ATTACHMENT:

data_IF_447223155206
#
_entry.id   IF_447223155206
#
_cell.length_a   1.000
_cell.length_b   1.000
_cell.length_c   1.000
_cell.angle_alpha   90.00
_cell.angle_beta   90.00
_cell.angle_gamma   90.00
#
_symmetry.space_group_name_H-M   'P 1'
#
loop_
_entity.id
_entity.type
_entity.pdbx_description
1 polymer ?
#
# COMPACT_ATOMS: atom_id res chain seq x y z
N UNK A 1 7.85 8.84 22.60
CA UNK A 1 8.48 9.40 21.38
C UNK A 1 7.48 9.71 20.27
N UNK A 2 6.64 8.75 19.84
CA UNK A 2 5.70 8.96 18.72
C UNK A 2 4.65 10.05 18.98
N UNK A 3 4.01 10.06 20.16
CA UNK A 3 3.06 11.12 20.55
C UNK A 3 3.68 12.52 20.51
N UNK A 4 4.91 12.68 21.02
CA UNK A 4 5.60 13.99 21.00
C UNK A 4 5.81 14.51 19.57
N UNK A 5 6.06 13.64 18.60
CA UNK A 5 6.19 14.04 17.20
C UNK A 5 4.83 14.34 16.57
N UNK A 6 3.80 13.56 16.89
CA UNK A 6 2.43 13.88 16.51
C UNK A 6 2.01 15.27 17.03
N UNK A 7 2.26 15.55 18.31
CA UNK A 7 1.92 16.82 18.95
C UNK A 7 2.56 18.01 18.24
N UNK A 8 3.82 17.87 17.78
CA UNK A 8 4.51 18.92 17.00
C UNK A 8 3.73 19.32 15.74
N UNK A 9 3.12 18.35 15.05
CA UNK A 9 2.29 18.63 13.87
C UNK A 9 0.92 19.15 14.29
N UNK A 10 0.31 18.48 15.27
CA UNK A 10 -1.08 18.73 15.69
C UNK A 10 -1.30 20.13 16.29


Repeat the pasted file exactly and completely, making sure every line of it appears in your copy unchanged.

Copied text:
data_IF_447223155206
#
_entry.id   IF_447223155206
#
_cell.length_a   1.000
_cell.length_b   1.000
_cell.length_c   1.000
_cell.angle_alpha   90.00
_cell.angle_beta   90.00
_cell.angle_gamma   90.00
#
_symmetry.space_group_name_H-M   'P 1'
#
loop_
_entity.id
_entity.type
_entity.pdbx_description
1 polymer ?
#
# COMPACT_ATOMS: atom_id res chain seq x y z
N UNK A 1 7.85 8.84 22.60
CA UNK A 1 8.48 9.40 21.38
C UNK A 1 7.48 9.71 20.27
N UNK A 2 6.64 8.75 19.84
CA UNK A 2 5.70 8.96 18.72
C UNK A 2 4.65 10.05 18.98
N UNK A 3 4.01 10.06 20.16
CA UNK A 3 3.06 11.12 20.55
C UNK A 3 3.68 12.52 20.51
N UNK A 4 4.91 12.68 21.02
CA UNK A 4 5.60 13.99 21.00
C UNK A 4 5.81 14.51 19.57
N UNK A 5 6.06 13.64 18.60
CA UNK A 5 6.19 14.04 17.20
C UNK A 5 4.83 14.34 16.57
N UNK A 6 3.80 13.56 16.89
CA UNK A 6 2.43 13.88 16.51
C UNK A 6 2.01 15.27 17.03
N UNK A 7 2.26 15.55 18.31
CA UNK A 7 1.92 16.82 18.95
C UNK A 7 2.56 18.01 18.24
N UNK A 8 3.82 17.87 17.78
CA UNK A 8 4.51 18.92 17.00
C UNK A 8 3.73 19.32 15.74
N UNK A 9 3.12 18.35 15.05
CA UNK A 9 2.29 18.63 13.87
C UNK A 9 0.92 19.15 14.29
N UNK A 10 0.31 18.48 15.27
CA UNK A 10 -1.08 18.73 15.69
C UNK A 10 -1.30 20.13 16.29